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Gene Identified That Increases Risk for Developing Neuropathy After Taking Vincristine

The JAMA Report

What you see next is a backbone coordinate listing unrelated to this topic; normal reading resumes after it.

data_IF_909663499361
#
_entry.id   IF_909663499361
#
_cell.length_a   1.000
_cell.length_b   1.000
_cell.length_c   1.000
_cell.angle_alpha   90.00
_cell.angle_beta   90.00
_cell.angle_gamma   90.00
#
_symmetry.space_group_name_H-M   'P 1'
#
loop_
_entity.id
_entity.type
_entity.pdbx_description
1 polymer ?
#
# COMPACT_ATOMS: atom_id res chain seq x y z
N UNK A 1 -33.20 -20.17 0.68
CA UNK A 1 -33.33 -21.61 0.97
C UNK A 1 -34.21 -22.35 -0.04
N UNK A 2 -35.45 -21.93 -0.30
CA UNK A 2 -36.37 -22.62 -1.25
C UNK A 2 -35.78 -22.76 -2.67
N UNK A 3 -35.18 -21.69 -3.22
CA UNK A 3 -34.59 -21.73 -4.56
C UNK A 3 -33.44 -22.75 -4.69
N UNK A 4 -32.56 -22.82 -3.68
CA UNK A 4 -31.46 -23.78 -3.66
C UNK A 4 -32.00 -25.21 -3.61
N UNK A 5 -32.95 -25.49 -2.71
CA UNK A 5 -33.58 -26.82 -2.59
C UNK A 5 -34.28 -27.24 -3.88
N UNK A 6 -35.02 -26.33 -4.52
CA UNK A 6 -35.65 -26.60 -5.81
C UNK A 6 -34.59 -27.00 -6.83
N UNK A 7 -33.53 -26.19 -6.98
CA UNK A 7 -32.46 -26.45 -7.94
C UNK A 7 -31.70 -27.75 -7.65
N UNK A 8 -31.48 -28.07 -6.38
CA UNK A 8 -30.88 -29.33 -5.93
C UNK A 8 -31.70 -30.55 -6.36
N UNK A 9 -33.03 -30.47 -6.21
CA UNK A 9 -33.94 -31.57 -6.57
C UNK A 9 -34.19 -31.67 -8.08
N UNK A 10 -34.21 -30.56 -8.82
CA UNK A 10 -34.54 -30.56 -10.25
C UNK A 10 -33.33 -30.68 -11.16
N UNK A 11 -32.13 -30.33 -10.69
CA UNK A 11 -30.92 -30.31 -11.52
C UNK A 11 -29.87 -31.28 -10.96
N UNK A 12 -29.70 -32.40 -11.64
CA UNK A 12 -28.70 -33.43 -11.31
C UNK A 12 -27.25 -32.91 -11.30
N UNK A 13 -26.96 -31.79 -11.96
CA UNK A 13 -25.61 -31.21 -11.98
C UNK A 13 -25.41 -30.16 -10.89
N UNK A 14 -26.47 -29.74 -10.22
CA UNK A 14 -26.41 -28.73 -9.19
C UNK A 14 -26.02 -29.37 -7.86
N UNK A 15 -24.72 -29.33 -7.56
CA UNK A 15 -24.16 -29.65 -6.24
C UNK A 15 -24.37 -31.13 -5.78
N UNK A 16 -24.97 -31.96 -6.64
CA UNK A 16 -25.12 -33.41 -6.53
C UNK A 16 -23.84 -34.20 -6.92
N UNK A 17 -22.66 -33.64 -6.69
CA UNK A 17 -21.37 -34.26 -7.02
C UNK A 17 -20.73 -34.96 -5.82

Patients diagnosed with Acute Lymphoblastic Leukemia, the most common form of childhood cancer, are typically given Vincristine, a very powerful chemotherapy drug with a high toxicity called neuropathy that causes patients to become very weak in their ankles and feet. Many of these patients find it difficult to move or lift their feet up and end up needing braces to provide support. New research has found a gene that increases the risk for developing neuropathy by up to three times, with twice the severity as other patients. Researchers are working on ways to lower the dose of Vincristine in order to lower the risk of neuropathy without compromising the success of the therapy.